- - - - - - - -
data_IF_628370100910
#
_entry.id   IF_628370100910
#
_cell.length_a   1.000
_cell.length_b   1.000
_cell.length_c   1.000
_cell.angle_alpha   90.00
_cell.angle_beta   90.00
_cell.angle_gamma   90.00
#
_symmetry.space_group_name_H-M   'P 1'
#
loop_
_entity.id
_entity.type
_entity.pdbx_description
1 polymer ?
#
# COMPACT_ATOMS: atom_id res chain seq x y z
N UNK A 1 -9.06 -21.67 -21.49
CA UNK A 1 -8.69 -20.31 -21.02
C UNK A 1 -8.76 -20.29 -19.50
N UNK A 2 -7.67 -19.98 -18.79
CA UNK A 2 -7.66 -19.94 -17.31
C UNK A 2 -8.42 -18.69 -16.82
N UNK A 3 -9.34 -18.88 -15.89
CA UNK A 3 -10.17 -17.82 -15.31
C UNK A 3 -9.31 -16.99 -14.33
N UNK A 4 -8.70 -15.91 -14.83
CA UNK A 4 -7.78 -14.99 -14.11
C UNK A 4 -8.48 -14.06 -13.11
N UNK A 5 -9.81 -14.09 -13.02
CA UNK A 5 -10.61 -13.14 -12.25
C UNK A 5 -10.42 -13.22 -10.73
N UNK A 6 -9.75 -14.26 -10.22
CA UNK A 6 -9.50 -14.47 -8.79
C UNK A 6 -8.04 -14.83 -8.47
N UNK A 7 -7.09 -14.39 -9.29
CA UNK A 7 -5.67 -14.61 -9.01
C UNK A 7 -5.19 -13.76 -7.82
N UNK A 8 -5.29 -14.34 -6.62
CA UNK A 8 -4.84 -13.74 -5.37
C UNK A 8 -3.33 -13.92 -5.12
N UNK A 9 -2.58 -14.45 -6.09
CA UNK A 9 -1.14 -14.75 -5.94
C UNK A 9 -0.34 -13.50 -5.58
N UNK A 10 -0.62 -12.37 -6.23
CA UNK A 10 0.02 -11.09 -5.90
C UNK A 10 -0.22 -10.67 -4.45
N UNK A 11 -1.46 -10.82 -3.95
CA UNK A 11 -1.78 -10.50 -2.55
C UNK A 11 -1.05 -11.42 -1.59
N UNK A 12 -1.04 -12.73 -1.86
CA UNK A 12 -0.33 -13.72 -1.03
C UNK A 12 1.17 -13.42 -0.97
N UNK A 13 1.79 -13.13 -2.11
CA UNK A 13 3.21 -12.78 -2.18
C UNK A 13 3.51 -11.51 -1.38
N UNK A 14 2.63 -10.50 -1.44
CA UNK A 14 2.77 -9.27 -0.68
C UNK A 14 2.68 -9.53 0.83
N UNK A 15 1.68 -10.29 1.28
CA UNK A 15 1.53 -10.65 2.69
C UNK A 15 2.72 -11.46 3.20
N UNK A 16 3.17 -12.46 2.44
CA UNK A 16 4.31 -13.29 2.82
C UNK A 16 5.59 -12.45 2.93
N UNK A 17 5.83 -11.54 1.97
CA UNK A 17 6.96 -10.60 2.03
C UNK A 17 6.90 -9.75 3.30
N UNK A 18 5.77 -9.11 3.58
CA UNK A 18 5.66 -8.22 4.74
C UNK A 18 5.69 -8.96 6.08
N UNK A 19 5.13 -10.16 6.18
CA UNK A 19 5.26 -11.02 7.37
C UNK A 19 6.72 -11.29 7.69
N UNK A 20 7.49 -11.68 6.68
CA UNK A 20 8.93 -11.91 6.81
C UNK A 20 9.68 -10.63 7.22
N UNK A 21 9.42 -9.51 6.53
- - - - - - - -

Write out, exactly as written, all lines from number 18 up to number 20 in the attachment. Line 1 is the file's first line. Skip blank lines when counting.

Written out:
1 polymer ?
#
# COMPACT_ATOMS: atom_id res chain seq x y z